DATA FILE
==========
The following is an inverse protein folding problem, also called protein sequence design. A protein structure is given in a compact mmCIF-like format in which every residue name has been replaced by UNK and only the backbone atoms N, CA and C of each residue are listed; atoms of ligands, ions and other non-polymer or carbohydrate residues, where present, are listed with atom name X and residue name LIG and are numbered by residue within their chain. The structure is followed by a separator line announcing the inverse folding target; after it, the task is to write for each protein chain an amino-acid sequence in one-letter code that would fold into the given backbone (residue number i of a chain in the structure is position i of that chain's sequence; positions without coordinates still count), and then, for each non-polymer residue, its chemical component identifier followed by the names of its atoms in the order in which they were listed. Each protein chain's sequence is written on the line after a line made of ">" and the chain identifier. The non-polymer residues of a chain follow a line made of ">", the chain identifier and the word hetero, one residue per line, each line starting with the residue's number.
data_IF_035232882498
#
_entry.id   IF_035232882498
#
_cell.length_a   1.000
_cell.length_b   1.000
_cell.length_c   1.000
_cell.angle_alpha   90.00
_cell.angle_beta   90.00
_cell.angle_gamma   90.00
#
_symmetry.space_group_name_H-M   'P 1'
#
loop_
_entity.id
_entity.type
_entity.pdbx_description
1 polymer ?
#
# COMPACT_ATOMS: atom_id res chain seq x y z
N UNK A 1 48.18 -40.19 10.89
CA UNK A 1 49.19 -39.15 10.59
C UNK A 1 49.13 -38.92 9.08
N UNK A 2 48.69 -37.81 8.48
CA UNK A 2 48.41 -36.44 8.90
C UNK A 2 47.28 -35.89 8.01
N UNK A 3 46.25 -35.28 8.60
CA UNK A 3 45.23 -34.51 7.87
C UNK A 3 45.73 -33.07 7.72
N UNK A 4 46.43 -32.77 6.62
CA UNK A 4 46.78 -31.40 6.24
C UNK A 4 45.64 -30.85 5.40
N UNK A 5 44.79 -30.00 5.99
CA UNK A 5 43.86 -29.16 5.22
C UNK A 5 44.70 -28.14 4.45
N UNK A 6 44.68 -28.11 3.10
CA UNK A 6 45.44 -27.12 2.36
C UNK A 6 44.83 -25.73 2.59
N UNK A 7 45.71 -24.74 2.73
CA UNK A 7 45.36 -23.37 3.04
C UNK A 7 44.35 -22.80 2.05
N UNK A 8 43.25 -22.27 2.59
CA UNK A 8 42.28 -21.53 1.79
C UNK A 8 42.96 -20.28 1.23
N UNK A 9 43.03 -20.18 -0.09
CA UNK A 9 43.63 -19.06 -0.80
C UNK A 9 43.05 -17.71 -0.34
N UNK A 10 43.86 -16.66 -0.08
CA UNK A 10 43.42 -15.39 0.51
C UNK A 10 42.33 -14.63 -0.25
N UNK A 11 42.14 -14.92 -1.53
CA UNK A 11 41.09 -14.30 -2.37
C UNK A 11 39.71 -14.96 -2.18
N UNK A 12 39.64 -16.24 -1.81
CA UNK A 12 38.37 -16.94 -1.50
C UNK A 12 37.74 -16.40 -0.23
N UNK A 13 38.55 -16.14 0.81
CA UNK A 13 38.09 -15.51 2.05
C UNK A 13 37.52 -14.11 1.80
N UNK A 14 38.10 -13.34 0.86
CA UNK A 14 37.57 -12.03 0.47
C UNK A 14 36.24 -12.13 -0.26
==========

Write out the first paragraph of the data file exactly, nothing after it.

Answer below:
The following is an inverse protein folding problem, also called protein sequence design. A protein structure is given in a compact mmCIF-like format in which every residue name has been replaced by UNK and only the backbone atoms N, CA and C of each residue are listed; atoms of ligands, ions and other non-polymer or carbohydrate residues, where present, are listed with atom name X and residue name LIG and are numbered by residue within their chain. The structure is followed by a separator line announcing the inverse folding target; after it, the task is to write for each protein chain an amino-acid sequence in one-letter code that would fold into the given backbone (residue number i of a chain in the structure is position i of that chain's sequence; positions without coordinates still count), and then, for each non-polymer residue, its chemical component identifier followed by the names of its atoms in the order in which they were listed. Each protein chain's sequence is written on the line after a line made of ">" and the chain identifier. The non-polymer residues of a chain follow a line made of ">", the chain identifier and the word hetero, one residue per line, each line starting with the residue's number.